Not everyone agrees with Facebook's analysis of the situation. "The system essentially latches onto Facebook users, invites them to import their contacts, and then appropriates these contacts for a separate, hidden purpose, creating these shadow profiles of both members and non-members," said Sarah A. Downey, a privacy analyst and attorney with Abine.
"And we know any data stored by private companies must be given to law enforcement, like the NSA, when those agencies request it," she said in an email. "The end result could be that Facebook turns over extensive contact information to law enforcement on people who haven't even signed up."
Downey cautioned anyone signing up for any online services to avoid using features like "find friends" or "upload your contacts" because by using them, they're adding their contacts to those companies' databases.
"Your intentions may be good -- to connect with your friends or easily find people to follow -- but you're spreading data collection to uninvolved, unaware people," she said.
Many services like Facebook keep their members in the dark about the data they hold on them. "When users don't know that particular pieces of data about them are part of Facebook's dossiers, how can they exert a responsible level of control to ensure their own privacy?" asked Adi Kamdar, an activist with the Electronic Frontier Foundation.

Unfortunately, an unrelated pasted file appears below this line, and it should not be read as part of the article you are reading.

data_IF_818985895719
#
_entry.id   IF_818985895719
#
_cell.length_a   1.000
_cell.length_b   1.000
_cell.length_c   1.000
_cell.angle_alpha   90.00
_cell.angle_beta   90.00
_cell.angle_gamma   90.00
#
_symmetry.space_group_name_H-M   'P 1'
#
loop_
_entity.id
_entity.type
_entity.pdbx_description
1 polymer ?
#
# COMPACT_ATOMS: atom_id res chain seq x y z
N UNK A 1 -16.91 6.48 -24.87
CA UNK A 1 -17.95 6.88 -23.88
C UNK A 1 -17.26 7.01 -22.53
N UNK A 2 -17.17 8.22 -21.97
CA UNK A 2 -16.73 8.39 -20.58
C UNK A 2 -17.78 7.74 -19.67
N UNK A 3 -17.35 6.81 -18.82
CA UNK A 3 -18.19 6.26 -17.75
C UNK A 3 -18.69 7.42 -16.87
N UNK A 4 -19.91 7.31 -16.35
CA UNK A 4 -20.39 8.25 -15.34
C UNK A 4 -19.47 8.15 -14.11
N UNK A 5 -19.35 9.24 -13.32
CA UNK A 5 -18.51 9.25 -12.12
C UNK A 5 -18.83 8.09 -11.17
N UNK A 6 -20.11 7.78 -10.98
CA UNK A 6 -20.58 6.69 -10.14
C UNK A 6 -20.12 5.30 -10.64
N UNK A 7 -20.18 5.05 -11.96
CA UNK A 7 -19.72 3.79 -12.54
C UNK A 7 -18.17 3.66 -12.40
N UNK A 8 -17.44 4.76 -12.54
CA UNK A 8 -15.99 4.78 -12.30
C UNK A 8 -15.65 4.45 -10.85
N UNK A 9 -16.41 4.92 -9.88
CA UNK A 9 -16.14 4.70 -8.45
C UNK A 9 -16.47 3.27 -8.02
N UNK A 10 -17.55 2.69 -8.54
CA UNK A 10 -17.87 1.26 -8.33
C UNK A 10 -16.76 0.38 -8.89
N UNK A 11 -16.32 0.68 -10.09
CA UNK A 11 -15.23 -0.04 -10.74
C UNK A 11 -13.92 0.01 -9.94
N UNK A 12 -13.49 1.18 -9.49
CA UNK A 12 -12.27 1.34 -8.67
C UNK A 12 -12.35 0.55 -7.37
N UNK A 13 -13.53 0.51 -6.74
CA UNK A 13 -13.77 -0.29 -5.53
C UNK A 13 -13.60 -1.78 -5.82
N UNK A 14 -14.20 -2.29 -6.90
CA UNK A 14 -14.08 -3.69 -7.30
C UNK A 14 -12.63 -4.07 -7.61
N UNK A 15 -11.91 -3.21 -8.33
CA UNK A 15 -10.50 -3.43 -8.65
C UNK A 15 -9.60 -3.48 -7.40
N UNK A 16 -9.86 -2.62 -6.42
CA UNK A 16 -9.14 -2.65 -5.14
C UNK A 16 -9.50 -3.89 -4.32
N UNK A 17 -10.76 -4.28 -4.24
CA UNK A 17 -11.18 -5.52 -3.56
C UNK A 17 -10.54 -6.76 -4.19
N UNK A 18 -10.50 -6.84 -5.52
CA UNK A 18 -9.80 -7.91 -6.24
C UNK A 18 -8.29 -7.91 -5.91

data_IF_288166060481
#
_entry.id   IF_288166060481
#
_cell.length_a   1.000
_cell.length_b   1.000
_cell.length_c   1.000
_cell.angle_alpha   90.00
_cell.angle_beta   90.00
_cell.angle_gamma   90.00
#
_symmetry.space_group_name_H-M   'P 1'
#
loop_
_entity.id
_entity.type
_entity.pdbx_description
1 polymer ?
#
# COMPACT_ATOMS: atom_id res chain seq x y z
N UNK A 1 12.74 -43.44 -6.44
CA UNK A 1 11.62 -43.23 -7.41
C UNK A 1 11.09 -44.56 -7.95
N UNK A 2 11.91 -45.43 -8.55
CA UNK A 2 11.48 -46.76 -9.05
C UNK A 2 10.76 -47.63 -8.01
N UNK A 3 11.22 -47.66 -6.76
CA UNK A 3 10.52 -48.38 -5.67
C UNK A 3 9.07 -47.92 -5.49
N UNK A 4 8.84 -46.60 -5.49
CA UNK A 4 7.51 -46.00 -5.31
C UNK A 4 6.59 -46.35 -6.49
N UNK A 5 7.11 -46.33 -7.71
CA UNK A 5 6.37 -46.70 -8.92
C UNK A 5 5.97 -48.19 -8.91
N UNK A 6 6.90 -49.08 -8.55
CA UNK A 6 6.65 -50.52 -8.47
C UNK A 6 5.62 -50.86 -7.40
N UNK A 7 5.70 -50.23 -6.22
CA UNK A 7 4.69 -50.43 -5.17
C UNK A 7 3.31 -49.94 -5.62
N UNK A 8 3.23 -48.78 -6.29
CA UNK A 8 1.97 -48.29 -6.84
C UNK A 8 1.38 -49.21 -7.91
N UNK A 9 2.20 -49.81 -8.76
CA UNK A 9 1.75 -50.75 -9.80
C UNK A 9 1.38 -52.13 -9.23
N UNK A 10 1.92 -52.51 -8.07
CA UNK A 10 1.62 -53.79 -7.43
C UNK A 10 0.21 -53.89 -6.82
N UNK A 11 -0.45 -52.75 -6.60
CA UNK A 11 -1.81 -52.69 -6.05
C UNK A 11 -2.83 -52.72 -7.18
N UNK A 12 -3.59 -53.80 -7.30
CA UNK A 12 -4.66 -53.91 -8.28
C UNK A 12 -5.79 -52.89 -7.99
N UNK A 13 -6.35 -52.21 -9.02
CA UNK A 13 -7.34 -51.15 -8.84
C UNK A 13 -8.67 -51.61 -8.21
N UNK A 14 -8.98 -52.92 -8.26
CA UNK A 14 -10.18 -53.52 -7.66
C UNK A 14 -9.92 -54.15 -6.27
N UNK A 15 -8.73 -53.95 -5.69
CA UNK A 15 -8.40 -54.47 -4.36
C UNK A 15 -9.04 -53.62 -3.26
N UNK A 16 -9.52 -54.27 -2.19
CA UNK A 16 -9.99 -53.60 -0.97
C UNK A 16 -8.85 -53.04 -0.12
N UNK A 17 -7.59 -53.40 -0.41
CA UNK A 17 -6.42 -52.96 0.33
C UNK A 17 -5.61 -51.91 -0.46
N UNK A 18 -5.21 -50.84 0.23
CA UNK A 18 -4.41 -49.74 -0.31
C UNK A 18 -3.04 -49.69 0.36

The lesson to be learned from this latest Facebook gaffe is a harsh one, said David Britton, vice president of industry solutions at 41st Parameter.
"The message to consumers is that they need to know that any data they may upload online may at some point be available to individuals that they never intended to have access to it," Kamdar said.
"Even more importantly -- even if they don't upload it themselves -- someone else may have," he added.
Read more about data privacy in CSOonline's Data Privacy section.